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Development of super module structures at Glasgow Calum I. Torrie 20 th April 2007.

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Presentation on theme: "Development of super module structures at Glasgow Calum I. Torrie 20 th April 2007."— Presentation transcript:

1 Development of super module structures at Glasgow Calum I. Torrie 20 th April 2007

2 Development of super module structures at Glasgow For the sLHC Si tracker upgrade, the Glasgow group will contribute to the development of the supermodule mechanical and thermal design and prototyping of the structures. Design studies will be made using FEA analysis of different designs based on different support materials (eg carbon fibre and SiC cernamic) [this uses info from QMW thermal material project] to evaluate the thermal and mechanical behaviour of the prototypes. The thermal studies will look at the heat flow from the modules to the cooling fluid with the aim of optimizing the sensor temperature. The mechanical properties of the resulting design based on the optimization of the thermal properties can be studied, again using FEA, to evaluate the stablility, mass and strength of the structure.

3 Development of super module structures at Glasgow We also want to build prototypes to investigate the engineering feasibility of the best designs for a given material. In the first instance we want to look at a SiC ceramic. This material has been developed for lightweight mirror and space applications. –A structure can be fabricated as a carbon greenbody and is then made into a SiC ceramic by mixing with liquid Si. –This has the potential to allow the construction of complex supermodules support structures to be fabricated with e.g. integrated cooling pipes, having the correct thermal and mechanical properties. We are therefore bidding for funds to purchase fabricate test structure based on this material. This study would be carried out in collaboration with ATC Edinburgh as they are investigating this material for future large telescopes. We are currently investigating UK companies that might be able to fabricate the test structures. The prototypes will be evaluated in the laboratory to benchmark the FEA studies using dummy modules to provide a realistic heat load.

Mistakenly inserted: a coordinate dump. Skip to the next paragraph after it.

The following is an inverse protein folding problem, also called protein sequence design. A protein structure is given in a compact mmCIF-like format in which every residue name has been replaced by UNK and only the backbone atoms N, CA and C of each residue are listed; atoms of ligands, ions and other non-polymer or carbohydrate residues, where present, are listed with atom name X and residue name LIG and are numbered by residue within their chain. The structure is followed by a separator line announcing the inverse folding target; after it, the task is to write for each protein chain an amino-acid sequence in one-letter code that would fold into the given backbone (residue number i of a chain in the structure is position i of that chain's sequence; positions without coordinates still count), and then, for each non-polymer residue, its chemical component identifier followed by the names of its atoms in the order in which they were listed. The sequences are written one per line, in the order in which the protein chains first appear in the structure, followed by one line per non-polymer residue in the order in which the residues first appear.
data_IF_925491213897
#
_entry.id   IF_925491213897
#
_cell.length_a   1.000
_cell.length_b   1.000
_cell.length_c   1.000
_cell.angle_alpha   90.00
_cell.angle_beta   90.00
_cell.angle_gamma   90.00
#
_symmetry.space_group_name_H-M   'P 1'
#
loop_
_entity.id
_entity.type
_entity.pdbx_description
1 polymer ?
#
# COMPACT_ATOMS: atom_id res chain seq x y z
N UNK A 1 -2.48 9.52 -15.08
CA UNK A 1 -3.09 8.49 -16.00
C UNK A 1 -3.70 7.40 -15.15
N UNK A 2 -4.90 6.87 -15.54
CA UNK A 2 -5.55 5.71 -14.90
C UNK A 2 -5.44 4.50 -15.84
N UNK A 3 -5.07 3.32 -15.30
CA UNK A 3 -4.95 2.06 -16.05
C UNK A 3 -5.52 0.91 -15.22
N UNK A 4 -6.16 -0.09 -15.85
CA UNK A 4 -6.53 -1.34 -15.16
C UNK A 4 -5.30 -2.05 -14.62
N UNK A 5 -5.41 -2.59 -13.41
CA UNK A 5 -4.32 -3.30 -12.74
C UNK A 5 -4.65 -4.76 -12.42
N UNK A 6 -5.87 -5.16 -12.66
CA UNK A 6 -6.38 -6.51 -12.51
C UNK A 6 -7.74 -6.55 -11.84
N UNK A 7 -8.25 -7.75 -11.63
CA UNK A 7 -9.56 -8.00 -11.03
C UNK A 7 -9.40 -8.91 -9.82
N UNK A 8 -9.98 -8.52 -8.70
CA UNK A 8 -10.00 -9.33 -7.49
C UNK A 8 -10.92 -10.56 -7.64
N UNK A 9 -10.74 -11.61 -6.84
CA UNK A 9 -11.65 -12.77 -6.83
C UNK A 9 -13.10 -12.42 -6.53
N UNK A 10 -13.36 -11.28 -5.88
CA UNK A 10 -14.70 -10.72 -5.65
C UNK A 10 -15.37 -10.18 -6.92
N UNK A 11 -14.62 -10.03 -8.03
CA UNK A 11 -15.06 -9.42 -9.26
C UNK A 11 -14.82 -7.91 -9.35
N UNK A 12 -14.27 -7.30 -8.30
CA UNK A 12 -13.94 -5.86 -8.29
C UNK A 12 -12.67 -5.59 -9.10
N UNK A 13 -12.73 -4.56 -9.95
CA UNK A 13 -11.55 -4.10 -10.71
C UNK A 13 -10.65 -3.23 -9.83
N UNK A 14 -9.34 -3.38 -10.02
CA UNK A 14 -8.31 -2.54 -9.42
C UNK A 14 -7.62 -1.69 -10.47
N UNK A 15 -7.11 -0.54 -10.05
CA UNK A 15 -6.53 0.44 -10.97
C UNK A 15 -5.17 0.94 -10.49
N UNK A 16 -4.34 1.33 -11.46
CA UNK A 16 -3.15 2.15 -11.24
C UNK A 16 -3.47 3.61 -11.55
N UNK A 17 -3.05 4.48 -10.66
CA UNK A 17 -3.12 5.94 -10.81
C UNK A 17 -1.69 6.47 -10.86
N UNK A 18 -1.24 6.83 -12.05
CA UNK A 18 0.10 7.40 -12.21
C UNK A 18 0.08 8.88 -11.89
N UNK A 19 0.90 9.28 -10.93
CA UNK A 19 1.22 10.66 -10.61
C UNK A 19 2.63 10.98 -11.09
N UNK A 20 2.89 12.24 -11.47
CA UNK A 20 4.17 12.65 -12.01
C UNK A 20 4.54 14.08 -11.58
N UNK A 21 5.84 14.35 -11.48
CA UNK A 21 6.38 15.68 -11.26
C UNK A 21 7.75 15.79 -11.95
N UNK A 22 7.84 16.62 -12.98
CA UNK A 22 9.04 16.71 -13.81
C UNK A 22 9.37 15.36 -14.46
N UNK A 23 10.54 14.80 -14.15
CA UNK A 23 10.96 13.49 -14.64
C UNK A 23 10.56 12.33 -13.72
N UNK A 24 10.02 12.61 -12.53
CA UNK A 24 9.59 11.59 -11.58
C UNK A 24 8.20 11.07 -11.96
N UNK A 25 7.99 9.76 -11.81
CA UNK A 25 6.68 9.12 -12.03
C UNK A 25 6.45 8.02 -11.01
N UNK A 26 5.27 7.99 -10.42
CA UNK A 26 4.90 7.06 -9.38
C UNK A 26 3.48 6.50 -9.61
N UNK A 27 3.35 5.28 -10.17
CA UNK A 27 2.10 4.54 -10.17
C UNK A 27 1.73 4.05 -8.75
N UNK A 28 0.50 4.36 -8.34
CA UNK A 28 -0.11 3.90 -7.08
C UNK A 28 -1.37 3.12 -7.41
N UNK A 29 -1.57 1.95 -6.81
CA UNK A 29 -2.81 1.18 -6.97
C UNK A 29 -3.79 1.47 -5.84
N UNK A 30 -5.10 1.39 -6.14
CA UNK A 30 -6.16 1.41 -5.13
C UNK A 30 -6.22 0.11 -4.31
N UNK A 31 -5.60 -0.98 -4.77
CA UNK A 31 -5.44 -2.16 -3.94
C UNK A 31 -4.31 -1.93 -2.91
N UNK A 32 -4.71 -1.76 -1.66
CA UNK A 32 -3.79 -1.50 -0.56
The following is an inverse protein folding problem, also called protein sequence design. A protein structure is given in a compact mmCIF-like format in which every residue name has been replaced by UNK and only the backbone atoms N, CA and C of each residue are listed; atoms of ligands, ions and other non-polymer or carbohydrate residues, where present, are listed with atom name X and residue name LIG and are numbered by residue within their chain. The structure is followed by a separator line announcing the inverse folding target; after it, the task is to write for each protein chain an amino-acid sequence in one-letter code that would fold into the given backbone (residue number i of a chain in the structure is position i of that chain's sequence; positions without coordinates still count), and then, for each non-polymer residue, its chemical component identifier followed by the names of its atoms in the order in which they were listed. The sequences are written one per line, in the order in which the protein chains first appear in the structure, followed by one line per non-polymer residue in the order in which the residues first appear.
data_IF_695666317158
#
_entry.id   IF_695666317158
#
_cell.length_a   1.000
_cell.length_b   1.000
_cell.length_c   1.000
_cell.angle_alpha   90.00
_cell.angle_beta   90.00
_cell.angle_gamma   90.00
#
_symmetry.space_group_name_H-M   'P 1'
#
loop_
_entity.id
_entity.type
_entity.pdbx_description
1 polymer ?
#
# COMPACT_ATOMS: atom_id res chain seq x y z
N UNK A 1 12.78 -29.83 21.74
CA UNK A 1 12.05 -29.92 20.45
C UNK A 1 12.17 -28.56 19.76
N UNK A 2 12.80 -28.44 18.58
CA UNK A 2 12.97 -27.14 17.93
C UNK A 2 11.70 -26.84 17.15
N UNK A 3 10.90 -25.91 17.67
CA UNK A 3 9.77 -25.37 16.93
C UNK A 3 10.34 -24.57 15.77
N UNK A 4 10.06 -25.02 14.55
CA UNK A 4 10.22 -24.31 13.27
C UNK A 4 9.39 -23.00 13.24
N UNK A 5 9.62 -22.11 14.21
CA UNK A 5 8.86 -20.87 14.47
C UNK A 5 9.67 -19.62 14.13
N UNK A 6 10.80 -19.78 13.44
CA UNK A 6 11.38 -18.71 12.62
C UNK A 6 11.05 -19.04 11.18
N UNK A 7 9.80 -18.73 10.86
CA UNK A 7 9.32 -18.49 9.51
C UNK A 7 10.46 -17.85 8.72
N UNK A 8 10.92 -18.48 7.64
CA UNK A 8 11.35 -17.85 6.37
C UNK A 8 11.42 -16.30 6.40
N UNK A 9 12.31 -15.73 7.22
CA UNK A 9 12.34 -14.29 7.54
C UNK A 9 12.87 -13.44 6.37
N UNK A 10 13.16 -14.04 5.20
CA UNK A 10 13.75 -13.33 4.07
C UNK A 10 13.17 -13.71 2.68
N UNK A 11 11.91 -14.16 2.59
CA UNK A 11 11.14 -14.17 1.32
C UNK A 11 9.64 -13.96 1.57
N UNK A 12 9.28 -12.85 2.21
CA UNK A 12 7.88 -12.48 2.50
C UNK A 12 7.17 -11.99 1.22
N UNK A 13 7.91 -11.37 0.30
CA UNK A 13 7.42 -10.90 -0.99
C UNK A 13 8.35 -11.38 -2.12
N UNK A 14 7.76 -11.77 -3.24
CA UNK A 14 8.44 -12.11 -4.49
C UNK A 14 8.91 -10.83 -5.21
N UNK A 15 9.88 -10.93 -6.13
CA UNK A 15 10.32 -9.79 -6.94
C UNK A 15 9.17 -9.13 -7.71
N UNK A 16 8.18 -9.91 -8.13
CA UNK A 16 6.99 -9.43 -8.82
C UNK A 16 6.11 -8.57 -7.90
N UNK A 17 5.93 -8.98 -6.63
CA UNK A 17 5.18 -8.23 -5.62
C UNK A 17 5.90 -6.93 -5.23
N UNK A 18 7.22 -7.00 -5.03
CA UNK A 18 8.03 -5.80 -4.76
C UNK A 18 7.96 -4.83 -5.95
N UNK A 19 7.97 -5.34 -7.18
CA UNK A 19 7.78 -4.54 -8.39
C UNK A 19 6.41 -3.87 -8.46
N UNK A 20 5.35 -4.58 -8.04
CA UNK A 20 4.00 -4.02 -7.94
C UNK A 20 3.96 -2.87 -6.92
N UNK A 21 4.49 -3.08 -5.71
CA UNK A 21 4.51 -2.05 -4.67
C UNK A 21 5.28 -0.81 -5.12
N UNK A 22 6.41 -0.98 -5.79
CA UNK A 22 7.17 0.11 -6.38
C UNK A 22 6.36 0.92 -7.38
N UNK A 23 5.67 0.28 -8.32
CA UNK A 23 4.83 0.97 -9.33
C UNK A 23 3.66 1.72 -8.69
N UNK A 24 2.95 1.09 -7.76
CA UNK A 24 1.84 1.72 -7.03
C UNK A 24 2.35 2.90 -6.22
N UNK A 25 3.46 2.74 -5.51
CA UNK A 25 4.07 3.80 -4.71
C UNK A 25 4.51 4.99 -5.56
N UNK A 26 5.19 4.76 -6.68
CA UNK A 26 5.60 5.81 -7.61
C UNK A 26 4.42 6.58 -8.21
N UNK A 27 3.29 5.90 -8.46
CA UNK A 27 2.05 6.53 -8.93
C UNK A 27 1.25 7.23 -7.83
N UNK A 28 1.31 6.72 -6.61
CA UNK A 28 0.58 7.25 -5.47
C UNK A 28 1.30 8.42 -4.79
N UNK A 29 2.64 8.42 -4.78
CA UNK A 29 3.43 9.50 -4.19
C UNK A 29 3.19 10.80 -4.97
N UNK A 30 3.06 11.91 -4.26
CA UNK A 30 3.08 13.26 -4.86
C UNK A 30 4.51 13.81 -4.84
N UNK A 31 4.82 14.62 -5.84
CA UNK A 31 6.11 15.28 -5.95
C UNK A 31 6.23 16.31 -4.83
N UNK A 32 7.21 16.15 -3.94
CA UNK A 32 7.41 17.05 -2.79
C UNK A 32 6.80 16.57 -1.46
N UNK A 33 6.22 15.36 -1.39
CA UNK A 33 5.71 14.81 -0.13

4 Tests FEA –Using ANSYS Classic and ANSYS Workbench Material properties –Thermal and mechanical e.g. Thermal Conductivity & Breaking Stress –Measure Thermal Conductivity »Temp range -50 oC to 300 oC –Ordered Material CSiC (Xycarb, Holland) CeSiC (ECM, Germany) –Proof samples Stainless Steel & Aluminuim Silicon

5 Samples


7 The Expt






13 Insert picture / info re: 2 samples




17 Liam Surface Characterisation Flatness Reflectivity Surface profile –Machined feature Surface details –SEM

18 Cryo Thermal Conductivity Heat capacity CTE –Maybe! –Refer to talk from KT in Edinburgh!


20 C-SiC Currently investigating C-SiC –SiC ceramic –Manufacture green bodies from various carbon fibre type materials –Infiltrate with Si by gas or liquid –Good combination of mechanical and thermal properties –Being investigated for telescope and spacecraft engineering

21 C-SiC properties Density: 2.65gcm -3 Thermal conductivity: 180WmK -1 …… Typical thickness > 1cm –Can it be made thinner?

22 Glasgow activities: Material properties Evaluate mechanical and thermal properties –Mechanical properties: UMT setup available –Thermal properties: setup measurement system for thermal conductivity in lab – as used on TPG spines (H-G Moser et al) –Sample designs developed Talking to manufacturers –Getting samples from Xycarb and ECM Also investigating bonding –Manufacture of complex structures

23 Glasgow Activities: FEA Conceptual module –Similar to concept presented at Genoa –Investigate thermal and mechanical behaviour of C-SiC –Solidworks ( ANSYS) –Can a baseline module be agreed to allow common studies? –Module now in ANSYS (with help from Liverpool)

24 Plans Measure thermal and mechanical properties of samples Talk to manufacturers: –What can be made (thin layers and complex structures?) –Variation of properties with processing Develop FEA analysis with C-SiC

25 Control chips 6x6mm 2 P=1W 14 x ro chips 6x6mm 2 P=0.5W/chip Fan-ins, Al on glass 1792 strips of Al 20 m wide x 1 mx10mm long 40mm 30mm 2x Si detector 30mm x 90mm x 300 m Basic layout of module element Top view Bond wires: Ro chip -> fanin -> Si Bond wires: 10mm x 25 m diameter Al Kapton substrate for hybrid Conceptual module

26 90mm Carbon/Si support structure 10x10mm 2 Kapton substrate for hybrid 40mmx90mmx0.5mm 14 x ro chips 6x6mm 2 P=0.5W/chip 2x Si detector 30mm x 90mm x 300 m Cooling pipes 4mm diameter Carrying coolant at -40 o C ->-20 o C Bond wires 5mm


28 Integrated Structures Alternative to individual rigid modules on a rigid support: super-modules (or staves) plus end- plates. Minimize heat flow path lengths Eliminate mechanical redundancy Integrate support, cooling, electrical services –Increased integration implies decreased material Assembly sites build, test, & deliver these units –Final assembly is simplified Include alternative powering schemes – reduce services Create higher-value elements & assume greater risk

29 Thermal/Mechanical R&D Goals Develop long structures with low sag and low X 0 percentages Understand & optimize temperature differentials & distortions Accommodate moving silicon temperature specifications and coolant properties Berkeley efforts are following the TMG program in the areas of –High TC materials –Thermal interface materials –Thermal resistance evaluations –Small and large prototypes –Thermal and mechanical simulations

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